The Oval, Day Two — By the end of their innings, Australia’s tail-enders were playing with England. The last three batsmen to come to the crease tormented England’s bowlers, scoring 69 runs off 56 balls, before Michael Clarke put the winners of this Ashes series out of their misery by declaring, nine wickets down for a formidable 492 runs.
At the other end Steven Smith had continued to build on the second hundred of the innings. Smith was 138 not out at the declaration, his first century in his 11th Test. Darren Lehmann, who thinks of this final same in the series not as salvage operation to prevent an England clean-sweep, but as a prelude to the next series in the coming Australian summer. Evidently, he would have liked what he saw on a rain-affected second day at The Oval.
For the first time in the series an Australian batting order was taking shape that looked as if it could become permanent. Australia’s batsmen looked capable of taking the fight to England when they meet again in Brisbane. The bowlers have already done so, although they were not able to break through in 17.3 overs before the umpires decided the light was not fit for purpose. However, England are still 460 runs in arrears.
Steven Smith has surely secured the No5 spot. For Michael Clarke to reclaim it would mean recalling one of the batsmen who have failed to make a case for themselves in England. Shane Watson fitted in comfortably at No3 with his spectacular 176 on Day One. Yet the Smith is in the team as an afterthought, called up from the A team in June when Clarke’s back was a cause for concern.
Smith had scored 89 in Australia’s big first innings at Old Trafford before giving his wicket away with a thoughtless swipe. There was a 50 at Trent Bridge, but the rest of his performances were distinctly unimpressive. Judged by the first ball he received here, he was out of form but in luck. He slashed wildly at a delivery from James Anderson and could easily have got an edge.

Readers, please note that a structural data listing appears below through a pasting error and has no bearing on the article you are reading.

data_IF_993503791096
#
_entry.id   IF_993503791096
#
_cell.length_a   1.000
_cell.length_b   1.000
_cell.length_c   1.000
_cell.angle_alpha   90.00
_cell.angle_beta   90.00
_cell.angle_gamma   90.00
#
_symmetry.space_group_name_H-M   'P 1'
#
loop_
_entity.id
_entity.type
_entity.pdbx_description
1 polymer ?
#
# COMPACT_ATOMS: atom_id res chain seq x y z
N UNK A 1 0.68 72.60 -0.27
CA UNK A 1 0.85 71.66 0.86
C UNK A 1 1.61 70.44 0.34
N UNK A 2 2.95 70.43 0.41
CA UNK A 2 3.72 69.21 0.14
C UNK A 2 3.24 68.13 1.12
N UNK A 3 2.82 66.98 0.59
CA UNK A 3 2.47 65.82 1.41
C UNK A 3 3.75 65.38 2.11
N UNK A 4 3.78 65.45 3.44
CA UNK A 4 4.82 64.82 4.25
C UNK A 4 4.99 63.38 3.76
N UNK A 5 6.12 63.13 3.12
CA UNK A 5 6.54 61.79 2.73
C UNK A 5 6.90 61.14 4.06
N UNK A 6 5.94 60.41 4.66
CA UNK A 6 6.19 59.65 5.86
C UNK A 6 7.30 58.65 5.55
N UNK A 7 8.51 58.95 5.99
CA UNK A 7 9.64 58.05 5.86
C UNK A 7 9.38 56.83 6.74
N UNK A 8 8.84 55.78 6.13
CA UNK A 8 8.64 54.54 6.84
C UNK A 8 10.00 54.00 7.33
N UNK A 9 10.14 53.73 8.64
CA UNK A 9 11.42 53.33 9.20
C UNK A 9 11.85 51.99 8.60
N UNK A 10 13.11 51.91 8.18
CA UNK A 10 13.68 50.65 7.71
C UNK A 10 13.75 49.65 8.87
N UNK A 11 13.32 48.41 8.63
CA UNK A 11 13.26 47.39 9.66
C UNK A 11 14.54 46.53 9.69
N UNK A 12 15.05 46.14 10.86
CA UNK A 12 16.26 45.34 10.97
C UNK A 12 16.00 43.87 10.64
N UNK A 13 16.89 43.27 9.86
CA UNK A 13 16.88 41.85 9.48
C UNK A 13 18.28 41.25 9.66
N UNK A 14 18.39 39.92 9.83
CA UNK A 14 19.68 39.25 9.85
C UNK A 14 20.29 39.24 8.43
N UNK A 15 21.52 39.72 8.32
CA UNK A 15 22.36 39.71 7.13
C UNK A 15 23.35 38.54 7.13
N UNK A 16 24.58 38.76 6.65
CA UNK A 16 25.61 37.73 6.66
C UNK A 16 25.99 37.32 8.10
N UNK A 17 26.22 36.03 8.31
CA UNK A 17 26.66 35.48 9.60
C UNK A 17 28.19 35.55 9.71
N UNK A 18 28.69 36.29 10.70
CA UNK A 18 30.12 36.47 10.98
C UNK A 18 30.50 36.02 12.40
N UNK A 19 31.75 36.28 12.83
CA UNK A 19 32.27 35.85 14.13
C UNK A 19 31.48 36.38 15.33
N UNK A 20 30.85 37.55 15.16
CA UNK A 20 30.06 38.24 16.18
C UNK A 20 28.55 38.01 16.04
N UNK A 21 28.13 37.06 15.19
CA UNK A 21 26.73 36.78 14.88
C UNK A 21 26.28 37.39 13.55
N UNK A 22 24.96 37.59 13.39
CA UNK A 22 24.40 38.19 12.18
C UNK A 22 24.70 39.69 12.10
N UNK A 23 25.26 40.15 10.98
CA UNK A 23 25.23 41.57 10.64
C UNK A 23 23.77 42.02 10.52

He gave a chance when he was 49 and played and missed fairly often, but he knuckled down, powerfully hit the bad balls and played himself back into form. On Day Two he proceeded serenely to his hundred. This he reached memorably, with the straight six off Jonathan Trott into the stand at the Vauxhall End. He got a paternal hug from Brad Haddin and kissed the crest on his helmet before raising his arms to colleagues and the crowd.
Smith is a baby-faced 24 year-old from Sydney who started his Test career as a cover for the spinner Nathan Hauritz. He is a leggie himself, with a decent googly (he took three English wickets at Lord’s), but, as an all-rounder, he improved sufficiently to regain his Tests place in India earlier this year as a batsman. He scored 92 in India, his previous top Test score, and there was some surprise when he was initially left out of the test squad.
Towards the end of the Australian innings, where England reverted to the ultimate defence of posting eight men on the boundary, Smith demonstrated his enthusiasm for running between the wickets by turning easy singles into hard-run twos. James Faulkner (23 off 20 balls), Mitchell Starc (13 off 8) and Ryan Harris (33 off 27) were willing co-conspirators. Smith’s 138 was arrived at more gradually, off 241 balls with 16 fours and two sixes.
The day’s play was reduced to 63 overs by the light rain that fell throughout the morning. The sky was still grey when play finally began at 2.30, but it cleared during the late afternoon and the sun shone, and play was extended to 7.30, but neither the sun nor the floodlight were strong enough to prevent the umpires from taking the players off with 4.3 overs still to bowl.
Australia had added 185 runs in 38.5 over, a scoring rate of a vivacious 4.8 an over. They had scored fast enough to make up for time lost to the weather. Even on a normal second day, 492 runs with 90 minutes left to bowl at the opposition would have been a respectable performance. England’s fine attack had absorbed plenty of punishment.
Anderson’s four wickets cost 94 runs, Broad conceded 128 runs for one wicket and Swann 98 for his two. Of the debutants, Woakes took his first test wicket but Simon Kerrigan, the saddest spinner whose game collapsed on Day One, was not asked to bowl at all. England had ceased to look like a side that had come into this game looking for a fourth win in an eventful summer which was exactly what Lehmann had hoped for.